"Social media trolls should be punished for this type of racist abuse," she explains. "A lot of work needs to be done to deal with this on our social media platforms, but football also needs a strategy to counteract the racism especially when we knew what was to come after watching the game.
"The responsibility lies with police to deal with racist trolling as cyber-hate crimes, football clubs by sending out a clear message to their fans about racism not being tolerated by their club, and by social media platforms through banning any accounts that display or send out racist messages or images.
"Reports should be made to both the social media platform the abuse appeared on as well as the local police, with screenshots taken of the offending message or image. There needs to be a targeted effort to stamp out online racism and to send a loud and clear message that this will not be tolerated."
'Deep-rooted and systemic racism'
Speaking to Four Nine, Dr Halima Begum, the CEO of the Runnymeade Trust — the UK's leading independent race equality think tank — corroborates that the fallout from the Euros 2020 final highlights the issue of racism within football.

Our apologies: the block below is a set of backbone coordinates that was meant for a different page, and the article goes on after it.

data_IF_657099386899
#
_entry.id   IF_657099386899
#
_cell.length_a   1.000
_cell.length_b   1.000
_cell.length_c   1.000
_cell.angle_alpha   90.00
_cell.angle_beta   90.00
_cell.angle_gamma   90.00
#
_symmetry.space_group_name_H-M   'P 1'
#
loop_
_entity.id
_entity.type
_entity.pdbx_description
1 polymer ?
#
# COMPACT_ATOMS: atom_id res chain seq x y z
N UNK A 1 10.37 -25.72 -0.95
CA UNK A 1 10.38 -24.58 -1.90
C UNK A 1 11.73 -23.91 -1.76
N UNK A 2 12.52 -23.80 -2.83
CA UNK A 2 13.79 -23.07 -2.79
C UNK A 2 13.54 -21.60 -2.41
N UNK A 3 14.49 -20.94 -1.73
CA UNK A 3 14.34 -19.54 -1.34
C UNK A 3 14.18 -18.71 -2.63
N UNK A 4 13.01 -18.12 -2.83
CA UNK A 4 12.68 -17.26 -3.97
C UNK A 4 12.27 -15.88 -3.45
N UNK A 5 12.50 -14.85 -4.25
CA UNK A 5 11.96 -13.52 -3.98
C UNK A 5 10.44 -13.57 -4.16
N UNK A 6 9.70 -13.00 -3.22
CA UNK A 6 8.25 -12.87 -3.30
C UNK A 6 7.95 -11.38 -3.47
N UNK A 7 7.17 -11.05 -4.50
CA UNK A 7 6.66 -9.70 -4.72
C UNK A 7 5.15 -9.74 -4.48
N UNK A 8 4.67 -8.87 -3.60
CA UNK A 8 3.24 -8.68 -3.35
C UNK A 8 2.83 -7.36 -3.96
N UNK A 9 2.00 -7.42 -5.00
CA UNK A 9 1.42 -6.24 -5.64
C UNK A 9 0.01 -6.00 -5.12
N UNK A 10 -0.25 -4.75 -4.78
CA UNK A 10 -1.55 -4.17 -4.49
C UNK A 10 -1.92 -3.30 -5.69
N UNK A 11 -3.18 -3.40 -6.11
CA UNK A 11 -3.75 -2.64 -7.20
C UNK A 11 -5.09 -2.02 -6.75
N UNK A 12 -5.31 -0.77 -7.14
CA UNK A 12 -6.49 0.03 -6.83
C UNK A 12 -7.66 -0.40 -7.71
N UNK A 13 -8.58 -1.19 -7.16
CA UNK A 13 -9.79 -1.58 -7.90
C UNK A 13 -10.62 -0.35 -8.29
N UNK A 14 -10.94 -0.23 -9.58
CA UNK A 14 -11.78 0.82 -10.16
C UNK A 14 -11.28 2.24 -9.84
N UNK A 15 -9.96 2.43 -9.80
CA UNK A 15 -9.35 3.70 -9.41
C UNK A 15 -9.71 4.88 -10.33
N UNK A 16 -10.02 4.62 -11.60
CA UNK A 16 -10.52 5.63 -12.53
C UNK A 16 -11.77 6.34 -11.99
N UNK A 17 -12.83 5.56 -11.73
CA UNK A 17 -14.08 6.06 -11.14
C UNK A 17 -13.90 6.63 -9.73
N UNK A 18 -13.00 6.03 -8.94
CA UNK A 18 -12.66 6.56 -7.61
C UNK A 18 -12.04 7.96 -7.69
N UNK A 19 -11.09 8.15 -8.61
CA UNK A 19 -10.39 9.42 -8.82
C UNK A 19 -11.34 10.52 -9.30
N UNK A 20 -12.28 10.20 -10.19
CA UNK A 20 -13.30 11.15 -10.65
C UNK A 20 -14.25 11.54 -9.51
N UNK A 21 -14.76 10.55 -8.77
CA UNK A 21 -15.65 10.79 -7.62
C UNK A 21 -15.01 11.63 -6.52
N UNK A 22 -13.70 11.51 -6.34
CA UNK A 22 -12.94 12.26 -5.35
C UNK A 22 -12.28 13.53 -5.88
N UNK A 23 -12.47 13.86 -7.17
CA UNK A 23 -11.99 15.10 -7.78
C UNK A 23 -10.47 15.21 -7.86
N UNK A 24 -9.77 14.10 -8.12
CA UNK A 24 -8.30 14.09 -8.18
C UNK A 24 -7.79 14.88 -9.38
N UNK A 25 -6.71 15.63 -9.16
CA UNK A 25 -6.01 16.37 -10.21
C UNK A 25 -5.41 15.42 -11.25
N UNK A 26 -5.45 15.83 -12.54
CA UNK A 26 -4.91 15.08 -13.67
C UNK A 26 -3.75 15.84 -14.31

She tells me: "The fact that England's heroic footballers could face such instant abuse is indicative of deep-rooted and systemic racism."
Alarmingly, she emphasises that the racist reaction will not only have had a huge impact on the players, but also any person of colour off the pitch.
Dr Begum adds: "Given the abuse and suffering that such high profile individuals as our England footballers have faced, one can only imagine how ordinary British people from minority backgrounds struggle each day to get on with their lives in the face of such toxicity."
But according to Dr Begum, it's not just social media that needs to be held to account.
Moral leadership nurtures the best of Britain
Despite condemning the attacks on the footballers, prime minister Boris Johnson and home secretary Priti Patel have both been accused of "stoking" the actions of a "vocal minority" based on their previous remarks.
Earlier this month, Patel refused to criticise fans who booed England for taking the knee before games to protest against racial injustice — instead, she said that the players were engaging in "gesture politics". Similarly, Johnson refused to condemn those who booed players from taking a knee.
As Dr Begum comments: "Moral leadership nurtures the very best of Britain. We need our leaders at the highest level to adopt such conduct and speak out against racism frequently.
She continues to emphasise that each and every one of us has a role when it comes to tackling racism: "It is so endemic it takes a full team to dismantle, from England's squad captains to our teachers and journalists right through to our Prime Minister.
"We need the very best from all sides of our political and cultural spheres to pledge against it. Those at the top must rise to the challenge and stand taller and do the right thing for Britain, as Southgate so gracefully did himself. He can't carry our country alone."